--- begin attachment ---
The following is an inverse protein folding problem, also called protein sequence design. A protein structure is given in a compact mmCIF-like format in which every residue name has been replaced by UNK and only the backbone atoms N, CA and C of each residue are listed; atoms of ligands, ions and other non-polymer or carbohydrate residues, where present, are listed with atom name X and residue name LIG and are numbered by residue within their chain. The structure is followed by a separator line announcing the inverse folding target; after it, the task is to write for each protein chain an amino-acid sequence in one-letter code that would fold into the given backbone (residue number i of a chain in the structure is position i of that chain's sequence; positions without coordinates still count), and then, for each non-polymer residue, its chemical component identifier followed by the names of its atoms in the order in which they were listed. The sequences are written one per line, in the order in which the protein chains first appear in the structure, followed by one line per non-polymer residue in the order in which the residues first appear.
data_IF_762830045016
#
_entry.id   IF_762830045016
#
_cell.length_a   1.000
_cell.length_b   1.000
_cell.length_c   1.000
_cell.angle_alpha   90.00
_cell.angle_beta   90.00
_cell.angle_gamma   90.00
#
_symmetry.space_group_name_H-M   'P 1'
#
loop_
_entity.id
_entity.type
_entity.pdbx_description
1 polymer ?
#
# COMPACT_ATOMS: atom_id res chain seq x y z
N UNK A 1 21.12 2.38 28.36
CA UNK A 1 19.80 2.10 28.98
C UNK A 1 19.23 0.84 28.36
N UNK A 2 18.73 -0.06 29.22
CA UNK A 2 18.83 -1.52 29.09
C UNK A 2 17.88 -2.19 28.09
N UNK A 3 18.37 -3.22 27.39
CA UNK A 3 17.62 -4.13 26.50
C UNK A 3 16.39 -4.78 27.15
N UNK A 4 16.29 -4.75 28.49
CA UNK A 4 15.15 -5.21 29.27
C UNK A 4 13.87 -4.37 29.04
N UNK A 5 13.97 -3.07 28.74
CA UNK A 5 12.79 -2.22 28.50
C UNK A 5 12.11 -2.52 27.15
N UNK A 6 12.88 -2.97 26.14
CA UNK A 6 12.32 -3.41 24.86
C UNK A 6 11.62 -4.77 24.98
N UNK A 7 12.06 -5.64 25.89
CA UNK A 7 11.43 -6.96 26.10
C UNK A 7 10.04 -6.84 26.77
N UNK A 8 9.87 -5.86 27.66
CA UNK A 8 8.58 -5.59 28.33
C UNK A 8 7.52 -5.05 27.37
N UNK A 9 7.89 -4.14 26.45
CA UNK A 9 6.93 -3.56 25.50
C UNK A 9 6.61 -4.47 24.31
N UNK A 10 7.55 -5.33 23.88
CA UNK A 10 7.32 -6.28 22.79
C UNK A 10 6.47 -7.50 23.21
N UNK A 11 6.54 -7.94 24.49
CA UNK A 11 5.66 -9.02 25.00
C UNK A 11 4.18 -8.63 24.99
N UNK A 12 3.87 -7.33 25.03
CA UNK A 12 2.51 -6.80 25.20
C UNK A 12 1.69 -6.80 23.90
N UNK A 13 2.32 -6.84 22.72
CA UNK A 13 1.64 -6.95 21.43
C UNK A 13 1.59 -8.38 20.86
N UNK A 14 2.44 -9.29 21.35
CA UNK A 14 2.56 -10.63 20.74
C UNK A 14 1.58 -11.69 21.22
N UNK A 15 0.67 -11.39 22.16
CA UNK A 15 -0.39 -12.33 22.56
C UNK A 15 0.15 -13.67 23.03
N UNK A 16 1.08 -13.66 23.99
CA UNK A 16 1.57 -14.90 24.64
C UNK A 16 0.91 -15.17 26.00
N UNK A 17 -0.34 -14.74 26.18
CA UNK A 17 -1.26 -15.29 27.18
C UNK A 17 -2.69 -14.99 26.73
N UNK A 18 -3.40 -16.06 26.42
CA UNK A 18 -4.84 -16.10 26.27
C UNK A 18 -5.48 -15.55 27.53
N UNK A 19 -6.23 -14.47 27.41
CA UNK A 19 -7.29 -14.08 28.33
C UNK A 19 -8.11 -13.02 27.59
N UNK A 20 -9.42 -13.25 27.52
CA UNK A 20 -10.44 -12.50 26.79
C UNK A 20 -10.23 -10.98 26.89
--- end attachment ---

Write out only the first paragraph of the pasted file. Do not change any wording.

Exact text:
The following is an inverse protein folding problem, also called protein sequence design. A protein structure is given in a compact mmCIF-like format in which every residue name has been replaced by UNK and only the backbone atoms N, CA and C of each residue are listed; atoms of ligands, ions and other non-polymer or carbohydrate residues, where present, are listed with atom name X and residue name LIG and are numbered by residue within their chain. The structure is followed by a separator line announcing the inverse folding target; after it, the task is to write for each protein chain an amino-acid sequence in one-letter code that would fold into the given backbone (residue number i of a chain in the structure is position i of that chain's sequence; positions without coordinates still count), and then, for each non-polymer residue, its chemical component identifier followed by the names of its atoms in the order in which they were listed. The sequences are written one per line, in the order in which the protein chains first appear in the structure, followed by one line per non-polymer residue in the order in which the residues first appear.